Business Turnaround Case Study (With Example)

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A business turnaround case study is a detailed analysis of a business that has faced significant challenges and has been able to successfully recover.

The case study provides insights into the reasons behind the business’s struggles and its eventual turnaround. It also highlights the key strategies and tactics that were used to achieve business success like increased productivity or profitability, better reviews or feedback from customers, etc.

The case study can be an invaluable resource for business owners and managers who are seeking to improve their own business performance. By understanding the reasons behind a successful business turnaround, they can learn from the mistakes of others and apply those lessons to their own businesses.

Here’s one example of a business turnaround case study for a manufacturing company.

Manufacturing Company Turnaround Case Study

The Challenge:

  • The business was unprofitable, cash negative, and losing customers. Management in conflict & demoralized.
  • Customers were very unhappy and were reducing orders and changing suppliers.
  • The manufacturing process consisted of extrusion and thermoforming, i.e. a linked batch operation.
  • A disorganized and dirty factory that had been put on notice by BRC to improve in 6 months. Poor delivery lead time, weak safety, and bad maintenance.
  • Order lead time was very long and OTIF very Management had therefore decided to make trays to a forecast and this had exacerbated the problem further and driven up WIP and FG. WIP and FG stocks were in excess of 6 months.
  • Stock counts were uncontrolled and not carried out regularly at month-end.
  • Although cash was very tight there was no effective cash forecast regime in place.
  • There was an inadequate sales plan in place which was subsumed by the need to constantly deal with customer crises related to late delivery and quality problems. There was excessive dependence on two customers.
  • Customers in the UK, Ireland, and Benelux.

The Solution:

  • Reduced headcount from 138 to 65, dismissed all directors and two managers, and in the process eliminated two layers of management.
  • Developed management team & strategic plan & implemented Lean. Reviewed sales & production through value stream analysis & drove the integration of these functions.
  • Changed ‘make to forecast’ to ‘make to order. Reduced FG stock to 10 days & WIP to 5 days, eliminating a 3000 sqm store. Cut order delivery time to 24hrs on identified lines.
  • Set up shop floor data collection and installed IT that provided real-time performance measurement on 2 extruders & 8 thermo-formers. Measured Availability, Speed, Quality & OEE reviewed by shift. Implemented asset care system. Improved availability & developed planned maintenance.
  • Integrated the order entry and production planning processes, drastically improving service speed, flexibility, and order turnaround. OTIF 99%.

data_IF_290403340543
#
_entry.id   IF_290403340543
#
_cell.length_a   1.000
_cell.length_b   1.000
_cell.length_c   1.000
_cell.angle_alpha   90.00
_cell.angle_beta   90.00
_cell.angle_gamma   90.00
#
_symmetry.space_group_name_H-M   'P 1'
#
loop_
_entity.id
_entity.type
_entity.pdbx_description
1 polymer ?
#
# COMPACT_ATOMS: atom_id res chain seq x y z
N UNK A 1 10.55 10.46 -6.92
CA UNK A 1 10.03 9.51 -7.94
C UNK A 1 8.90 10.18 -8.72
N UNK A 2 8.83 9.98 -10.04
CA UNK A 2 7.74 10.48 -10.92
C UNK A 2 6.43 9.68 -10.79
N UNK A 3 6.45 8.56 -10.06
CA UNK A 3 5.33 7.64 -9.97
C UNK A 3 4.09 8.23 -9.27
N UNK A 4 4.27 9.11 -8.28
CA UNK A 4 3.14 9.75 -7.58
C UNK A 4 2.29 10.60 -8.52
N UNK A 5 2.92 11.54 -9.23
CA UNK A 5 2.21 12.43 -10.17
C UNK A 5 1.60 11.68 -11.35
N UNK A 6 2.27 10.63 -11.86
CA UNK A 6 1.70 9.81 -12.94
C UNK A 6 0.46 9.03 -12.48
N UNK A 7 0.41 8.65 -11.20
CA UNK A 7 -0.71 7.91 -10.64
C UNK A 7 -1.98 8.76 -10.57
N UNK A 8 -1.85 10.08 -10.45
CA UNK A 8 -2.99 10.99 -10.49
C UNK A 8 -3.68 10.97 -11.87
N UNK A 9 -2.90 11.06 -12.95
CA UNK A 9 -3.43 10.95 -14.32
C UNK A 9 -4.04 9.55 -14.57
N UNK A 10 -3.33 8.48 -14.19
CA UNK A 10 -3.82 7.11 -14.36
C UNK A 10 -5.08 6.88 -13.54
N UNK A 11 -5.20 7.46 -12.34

• This process together with Kaizens energized the shop floor and forged strong (e.g. T/F tool change cut from 4 hrs to 2 hrs then 15-30 mins).
  • Reorganized management & segregation of rework and reduced bad waste to <0.1%.
  • Implemented a safety improvement plan with monthly meetings. Guarding, ASIs, Risk assessments, changed material flow, implemented safe WIP roll handling. Removed FLTs from production areas.
  • Reduced NPD lead times from months to 4 weeks through a key alliance with a toolmaker.
  • Worked closely with sales team & key customers. Weekly reviews of existing customers and new business development.
  • Established detailed monthly financial reporting & 12-month rolling cash flow updated daily.


  • Reduced breakeven from £13m to £7m, brought the company to profit in 12 months and reduced stock by 80% in 8 months. Improved OEE by 73% in 18 months.
  • Cash positive in 18 months.
  • Direct labor reduced from £2.4m to £1m pa, and material cost decreased by 22% in 12 months.
  • Reduced low margin business, grew sales profitably to £9m in 2 years.

In business, there are always ups and downs. Companies that can weather the storm and come out stronger on the other side are the ones that are leaders in their industry.

When a company is in trouble, it can be tempting to give up and liquidate assets. However, sometimes the best course of action is to go through a business turnaround.

This involves making changes to the way the business is run in order to get it back on track. Sometimes this means making cutbacks and reducing expenses. Other times, it might mean investing in new technology or expanding into new markets.

Whatever the case may be, a business turnaround can be a difficult but necessary process. If done correctly, it can help a company to come out of a difficult situation even stronger than before.

Written by Mike Stewart, BSc Chem Eng, MBA: Strong practical experience at MD level. International experience includes being ‘parachuted in’ on a number of occasions to turn around troubled companies, as well as entering new markets and growing businesses.

Led 3 turnarounds in 7 years at £40 -£60 m pa businesses (330-500 people). All were complex multi-site manufacturing businesses with very demanding JIT customer service requirements.